The other half of the time, some tumor cells survive treatment. These cancer
cells are more aggressive than they were before treatment, says Mark W.
Dewhirst, DVM, PhD, professor of radiation oncology at Duke University.
"When you give a tumor treatment, whatever cells survive are going to be
more resistant to that treatment," Dewhirst tells WebMD. "Those not
killed are healthier cancer cells."
This does not mean radiation and chemotherapy don't work. It does mean that
additional new treatments will be needed. And to know what treatments will work
best, Dewhirst says doctors need to know how cancer cells survive radiation and
The key may be a protein called HIF -- hypoxia-inducing factor. Government,
university, and drug-company researchers are racing to develop new drugs that inhibit HIF. But patients may not have to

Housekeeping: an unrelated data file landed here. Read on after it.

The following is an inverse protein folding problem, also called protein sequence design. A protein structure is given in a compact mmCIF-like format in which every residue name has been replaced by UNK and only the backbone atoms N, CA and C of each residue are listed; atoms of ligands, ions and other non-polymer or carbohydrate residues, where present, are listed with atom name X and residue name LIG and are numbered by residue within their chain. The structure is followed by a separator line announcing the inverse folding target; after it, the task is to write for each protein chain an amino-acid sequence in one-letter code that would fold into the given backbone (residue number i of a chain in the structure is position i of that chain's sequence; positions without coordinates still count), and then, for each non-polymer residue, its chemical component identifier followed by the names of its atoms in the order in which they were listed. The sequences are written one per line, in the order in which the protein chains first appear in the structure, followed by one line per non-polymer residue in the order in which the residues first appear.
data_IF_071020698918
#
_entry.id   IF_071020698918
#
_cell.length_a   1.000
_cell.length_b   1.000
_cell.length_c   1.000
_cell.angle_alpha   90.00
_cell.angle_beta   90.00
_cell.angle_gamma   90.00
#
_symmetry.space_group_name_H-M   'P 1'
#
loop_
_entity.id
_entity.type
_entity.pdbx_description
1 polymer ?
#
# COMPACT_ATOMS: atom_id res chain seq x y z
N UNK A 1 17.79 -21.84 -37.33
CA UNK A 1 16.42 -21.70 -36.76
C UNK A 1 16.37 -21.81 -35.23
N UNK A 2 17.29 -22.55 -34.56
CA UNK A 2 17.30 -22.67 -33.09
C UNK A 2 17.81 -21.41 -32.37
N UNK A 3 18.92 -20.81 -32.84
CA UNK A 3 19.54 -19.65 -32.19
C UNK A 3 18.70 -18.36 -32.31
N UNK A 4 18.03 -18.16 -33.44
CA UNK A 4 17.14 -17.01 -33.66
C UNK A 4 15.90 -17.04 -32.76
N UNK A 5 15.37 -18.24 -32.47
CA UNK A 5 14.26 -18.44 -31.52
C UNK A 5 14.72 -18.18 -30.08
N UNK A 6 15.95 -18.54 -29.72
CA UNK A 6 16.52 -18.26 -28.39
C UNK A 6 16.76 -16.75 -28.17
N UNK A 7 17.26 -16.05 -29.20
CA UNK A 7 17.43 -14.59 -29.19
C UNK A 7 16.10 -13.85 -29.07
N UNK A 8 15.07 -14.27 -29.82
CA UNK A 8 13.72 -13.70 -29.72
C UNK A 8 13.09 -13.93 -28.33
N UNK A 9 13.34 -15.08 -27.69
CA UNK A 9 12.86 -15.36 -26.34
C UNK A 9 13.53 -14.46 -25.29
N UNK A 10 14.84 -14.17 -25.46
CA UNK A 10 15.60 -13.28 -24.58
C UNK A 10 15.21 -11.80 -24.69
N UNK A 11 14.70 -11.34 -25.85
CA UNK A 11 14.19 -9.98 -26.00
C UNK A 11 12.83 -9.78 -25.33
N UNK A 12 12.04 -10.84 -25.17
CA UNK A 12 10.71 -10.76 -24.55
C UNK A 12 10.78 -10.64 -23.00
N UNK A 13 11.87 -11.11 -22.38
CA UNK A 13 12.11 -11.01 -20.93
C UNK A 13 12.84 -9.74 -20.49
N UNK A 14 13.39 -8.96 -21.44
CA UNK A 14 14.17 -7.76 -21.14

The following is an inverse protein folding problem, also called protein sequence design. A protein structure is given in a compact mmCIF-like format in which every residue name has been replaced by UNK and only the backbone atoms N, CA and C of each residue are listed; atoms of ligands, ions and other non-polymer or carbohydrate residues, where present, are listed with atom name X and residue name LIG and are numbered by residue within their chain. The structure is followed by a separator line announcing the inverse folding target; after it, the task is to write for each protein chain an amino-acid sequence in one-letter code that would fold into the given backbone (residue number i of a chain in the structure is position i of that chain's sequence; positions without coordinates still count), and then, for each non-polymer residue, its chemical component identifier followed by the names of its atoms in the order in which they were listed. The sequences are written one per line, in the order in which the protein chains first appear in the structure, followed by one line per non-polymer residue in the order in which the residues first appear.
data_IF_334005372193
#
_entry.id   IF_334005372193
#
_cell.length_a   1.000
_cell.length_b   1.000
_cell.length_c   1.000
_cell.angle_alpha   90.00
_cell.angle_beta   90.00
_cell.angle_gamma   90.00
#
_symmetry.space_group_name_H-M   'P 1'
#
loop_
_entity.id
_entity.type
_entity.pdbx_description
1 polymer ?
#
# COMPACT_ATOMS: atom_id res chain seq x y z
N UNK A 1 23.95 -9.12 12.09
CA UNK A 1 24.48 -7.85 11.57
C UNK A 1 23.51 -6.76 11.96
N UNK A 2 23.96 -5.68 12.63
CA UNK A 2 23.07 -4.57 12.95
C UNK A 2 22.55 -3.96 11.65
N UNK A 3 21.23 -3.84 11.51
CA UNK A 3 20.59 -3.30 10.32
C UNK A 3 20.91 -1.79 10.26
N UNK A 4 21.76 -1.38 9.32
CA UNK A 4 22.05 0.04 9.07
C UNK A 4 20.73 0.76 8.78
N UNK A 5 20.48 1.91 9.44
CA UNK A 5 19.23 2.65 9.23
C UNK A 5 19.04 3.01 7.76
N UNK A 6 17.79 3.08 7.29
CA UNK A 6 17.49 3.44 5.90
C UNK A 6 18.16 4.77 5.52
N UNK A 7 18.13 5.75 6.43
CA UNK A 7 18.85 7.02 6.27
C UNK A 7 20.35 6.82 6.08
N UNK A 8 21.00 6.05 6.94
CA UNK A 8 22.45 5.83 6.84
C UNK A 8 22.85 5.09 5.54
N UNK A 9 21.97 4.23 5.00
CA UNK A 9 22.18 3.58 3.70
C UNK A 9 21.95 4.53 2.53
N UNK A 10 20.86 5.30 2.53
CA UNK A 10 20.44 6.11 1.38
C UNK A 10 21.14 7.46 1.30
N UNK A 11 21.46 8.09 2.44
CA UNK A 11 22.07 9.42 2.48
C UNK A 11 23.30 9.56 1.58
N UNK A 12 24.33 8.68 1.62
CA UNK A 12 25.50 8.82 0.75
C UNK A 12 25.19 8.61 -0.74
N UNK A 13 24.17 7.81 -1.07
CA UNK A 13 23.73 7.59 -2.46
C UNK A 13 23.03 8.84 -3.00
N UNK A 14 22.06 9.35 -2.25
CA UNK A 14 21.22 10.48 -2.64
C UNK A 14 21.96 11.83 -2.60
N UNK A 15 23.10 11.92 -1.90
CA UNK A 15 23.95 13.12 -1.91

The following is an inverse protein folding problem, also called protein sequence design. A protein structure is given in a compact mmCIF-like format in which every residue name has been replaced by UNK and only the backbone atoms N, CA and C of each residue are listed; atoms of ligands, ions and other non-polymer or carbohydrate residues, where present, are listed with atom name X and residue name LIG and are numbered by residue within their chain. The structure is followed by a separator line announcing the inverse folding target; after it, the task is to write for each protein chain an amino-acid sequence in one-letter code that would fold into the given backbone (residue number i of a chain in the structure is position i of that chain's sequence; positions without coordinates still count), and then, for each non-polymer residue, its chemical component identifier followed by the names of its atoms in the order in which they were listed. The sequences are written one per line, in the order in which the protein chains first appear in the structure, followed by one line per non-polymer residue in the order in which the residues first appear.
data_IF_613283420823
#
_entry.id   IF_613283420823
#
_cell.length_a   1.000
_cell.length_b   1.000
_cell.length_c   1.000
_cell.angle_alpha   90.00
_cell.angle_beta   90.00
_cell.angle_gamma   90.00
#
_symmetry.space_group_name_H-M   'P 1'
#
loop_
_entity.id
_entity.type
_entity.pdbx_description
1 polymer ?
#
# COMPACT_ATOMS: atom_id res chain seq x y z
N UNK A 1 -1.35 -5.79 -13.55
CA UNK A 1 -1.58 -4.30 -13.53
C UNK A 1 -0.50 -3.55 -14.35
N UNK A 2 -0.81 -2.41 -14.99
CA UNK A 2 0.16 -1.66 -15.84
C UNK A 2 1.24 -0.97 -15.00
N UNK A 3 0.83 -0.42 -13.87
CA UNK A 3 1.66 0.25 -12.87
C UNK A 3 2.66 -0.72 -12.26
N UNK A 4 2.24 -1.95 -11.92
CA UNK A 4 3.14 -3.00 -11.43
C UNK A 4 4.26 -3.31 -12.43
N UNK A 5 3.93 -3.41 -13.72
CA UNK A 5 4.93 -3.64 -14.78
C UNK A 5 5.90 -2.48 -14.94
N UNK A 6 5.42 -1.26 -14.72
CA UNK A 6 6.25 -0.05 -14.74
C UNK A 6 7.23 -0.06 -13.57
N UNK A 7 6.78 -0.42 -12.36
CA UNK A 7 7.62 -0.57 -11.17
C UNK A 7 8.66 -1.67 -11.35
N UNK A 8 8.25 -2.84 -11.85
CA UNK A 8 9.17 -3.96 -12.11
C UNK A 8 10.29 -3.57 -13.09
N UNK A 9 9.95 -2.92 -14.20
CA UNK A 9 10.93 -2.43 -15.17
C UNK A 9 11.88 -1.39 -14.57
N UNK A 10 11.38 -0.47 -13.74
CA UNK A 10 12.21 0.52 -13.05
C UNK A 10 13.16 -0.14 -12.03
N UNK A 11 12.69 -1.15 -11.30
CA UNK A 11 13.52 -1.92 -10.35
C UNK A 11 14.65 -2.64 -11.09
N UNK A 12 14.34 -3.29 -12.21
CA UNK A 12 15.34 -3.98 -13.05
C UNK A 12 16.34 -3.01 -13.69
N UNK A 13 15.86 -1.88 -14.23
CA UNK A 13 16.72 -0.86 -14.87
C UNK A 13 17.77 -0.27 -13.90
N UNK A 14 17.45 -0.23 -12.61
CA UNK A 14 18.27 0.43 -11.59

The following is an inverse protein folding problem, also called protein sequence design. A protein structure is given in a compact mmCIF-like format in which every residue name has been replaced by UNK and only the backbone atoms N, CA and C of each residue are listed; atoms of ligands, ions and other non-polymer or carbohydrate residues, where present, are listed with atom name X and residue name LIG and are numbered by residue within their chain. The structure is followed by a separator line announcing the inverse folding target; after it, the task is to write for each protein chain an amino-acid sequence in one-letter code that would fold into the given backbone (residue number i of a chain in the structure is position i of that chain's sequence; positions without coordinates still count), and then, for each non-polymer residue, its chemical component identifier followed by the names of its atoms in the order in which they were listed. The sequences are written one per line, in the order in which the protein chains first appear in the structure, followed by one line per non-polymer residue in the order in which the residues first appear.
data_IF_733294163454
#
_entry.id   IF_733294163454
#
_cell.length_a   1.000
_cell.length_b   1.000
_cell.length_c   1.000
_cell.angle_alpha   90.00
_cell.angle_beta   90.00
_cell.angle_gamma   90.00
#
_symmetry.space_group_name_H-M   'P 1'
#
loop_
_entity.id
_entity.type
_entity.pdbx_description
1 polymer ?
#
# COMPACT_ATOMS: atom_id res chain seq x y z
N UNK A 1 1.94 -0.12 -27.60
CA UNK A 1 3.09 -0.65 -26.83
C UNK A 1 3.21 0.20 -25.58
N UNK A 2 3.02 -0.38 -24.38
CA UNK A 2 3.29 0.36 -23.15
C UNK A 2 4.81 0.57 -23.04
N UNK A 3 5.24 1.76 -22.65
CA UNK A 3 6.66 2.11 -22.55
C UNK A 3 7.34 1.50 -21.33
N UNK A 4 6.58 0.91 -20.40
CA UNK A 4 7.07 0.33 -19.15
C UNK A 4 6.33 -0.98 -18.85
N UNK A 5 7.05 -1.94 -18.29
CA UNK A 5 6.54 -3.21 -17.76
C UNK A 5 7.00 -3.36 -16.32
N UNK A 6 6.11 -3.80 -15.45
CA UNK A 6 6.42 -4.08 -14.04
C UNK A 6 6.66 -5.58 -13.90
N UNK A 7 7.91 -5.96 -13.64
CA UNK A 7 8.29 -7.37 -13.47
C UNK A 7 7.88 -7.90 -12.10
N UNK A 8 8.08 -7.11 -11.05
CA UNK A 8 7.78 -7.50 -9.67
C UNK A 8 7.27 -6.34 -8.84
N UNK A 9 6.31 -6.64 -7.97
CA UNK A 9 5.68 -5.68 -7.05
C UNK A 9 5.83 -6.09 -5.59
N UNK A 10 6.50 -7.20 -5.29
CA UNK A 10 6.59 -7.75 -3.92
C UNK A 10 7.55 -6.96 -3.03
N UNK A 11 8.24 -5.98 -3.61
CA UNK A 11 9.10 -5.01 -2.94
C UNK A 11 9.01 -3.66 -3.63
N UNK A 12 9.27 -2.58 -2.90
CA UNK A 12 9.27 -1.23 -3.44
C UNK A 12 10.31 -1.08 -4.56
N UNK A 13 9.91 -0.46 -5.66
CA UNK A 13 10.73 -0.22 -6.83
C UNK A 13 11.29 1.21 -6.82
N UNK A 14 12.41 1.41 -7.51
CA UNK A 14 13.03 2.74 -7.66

wait that long: Existing drugs, already approved by the FDA for cancer
treatment, turn out to be potent anti-HIF agents.
Why is HIF suddenly a big deal? It's the key to a different way of looking
A 'New' Theory of Cancer
It's been known for about 50 years that solid tumors have areas that don't
get much blood -- and that cells in these areas survive without much
For a long time, this was thought to be an interesting curiosity. But now
the ability of cancer cells to survive without oxygen -- to become hypoxic --
is being seen as a driver of cancer progression.
"A cancer cell that doesn't get much oxygen is like a rat deserting a
sinking ship," Dewhirst says. "It will do things to try to help
So the cell does four things:
It sends out a signal for help, asking the body to grow more blood vessels
in the tumor.
It changes the way it eats, switching from oxygen
metabolism to anaerobic
It prepares itself for the day it gets help, building defenses against a
burst of oxygen molecules that is toxic to anaerobic cells.
And the cell is going to try to get out of there -- to invade a blood
vessel and go somewhere else in the body to grow.